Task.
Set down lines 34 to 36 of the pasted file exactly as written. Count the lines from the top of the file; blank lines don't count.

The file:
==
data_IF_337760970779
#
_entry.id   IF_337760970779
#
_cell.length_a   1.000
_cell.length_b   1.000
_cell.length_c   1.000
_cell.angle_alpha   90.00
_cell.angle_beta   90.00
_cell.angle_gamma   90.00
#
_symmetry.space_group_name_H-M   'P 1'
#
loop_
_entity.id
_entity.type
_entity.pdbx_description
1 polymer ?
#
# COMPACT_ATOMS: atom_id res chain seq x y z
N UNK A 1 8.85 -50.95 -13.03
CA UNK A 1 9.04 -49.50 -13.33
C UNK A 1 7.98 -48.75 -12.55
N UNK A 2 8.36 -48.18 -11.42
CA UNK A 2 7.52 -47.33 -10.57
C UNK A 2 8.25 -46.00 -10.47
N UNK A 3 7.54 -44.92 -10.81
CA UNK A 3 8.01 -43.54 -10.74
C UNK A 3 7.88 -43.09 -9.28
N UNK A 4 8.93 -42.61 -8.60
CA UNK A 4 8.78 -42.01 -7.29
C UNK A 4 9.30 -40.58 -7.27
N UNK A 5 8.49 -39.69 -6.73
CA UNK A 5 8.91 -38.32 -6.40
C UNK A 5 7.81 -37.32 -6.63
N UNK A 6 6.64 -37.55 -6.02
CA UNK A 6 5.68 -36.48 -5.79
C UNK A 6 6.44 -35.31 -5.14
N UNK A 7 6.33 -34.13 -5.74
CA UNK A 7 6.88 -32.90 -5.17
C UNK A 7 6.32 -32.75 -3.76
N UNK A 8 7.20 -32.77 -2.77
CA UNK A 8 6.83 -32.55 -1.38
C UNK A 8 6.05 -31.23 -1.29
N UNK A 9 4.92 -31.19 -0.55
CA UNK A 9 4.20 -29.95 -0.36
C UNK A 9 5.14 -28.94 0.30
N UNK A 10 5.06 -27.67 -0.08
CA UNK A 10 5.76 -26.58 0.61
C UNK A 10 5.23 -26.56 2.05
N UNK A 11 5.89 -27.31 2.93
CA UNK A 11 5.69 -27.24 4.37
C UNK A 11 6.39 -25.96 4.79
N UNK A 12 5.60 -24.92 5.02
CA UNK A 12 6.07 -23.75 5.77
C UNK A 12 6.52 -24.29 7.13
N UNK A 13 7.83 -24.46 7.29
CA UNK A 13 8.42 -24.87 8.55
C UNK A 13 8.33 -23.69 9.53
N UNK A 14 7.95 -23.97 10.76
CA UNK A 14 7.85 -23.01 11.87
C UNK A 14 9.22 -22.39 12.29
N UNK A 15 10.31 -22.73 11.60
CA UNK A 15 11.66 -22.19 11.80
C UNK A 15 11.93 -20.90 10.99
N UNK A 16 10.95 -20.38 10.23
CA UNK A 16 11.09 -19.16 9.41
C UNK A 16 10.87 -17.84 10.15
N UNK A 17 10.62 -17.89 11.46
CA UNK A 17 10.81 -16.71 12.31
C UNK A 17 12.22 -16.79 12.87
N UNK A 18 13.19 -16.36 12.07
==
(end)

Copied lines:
CA UNK A 5 8.91 -38.32 -6.40
C UNK A 5 7.81 -37.32 -6.63
N UNK A 6 6.64 -37.55 -6.02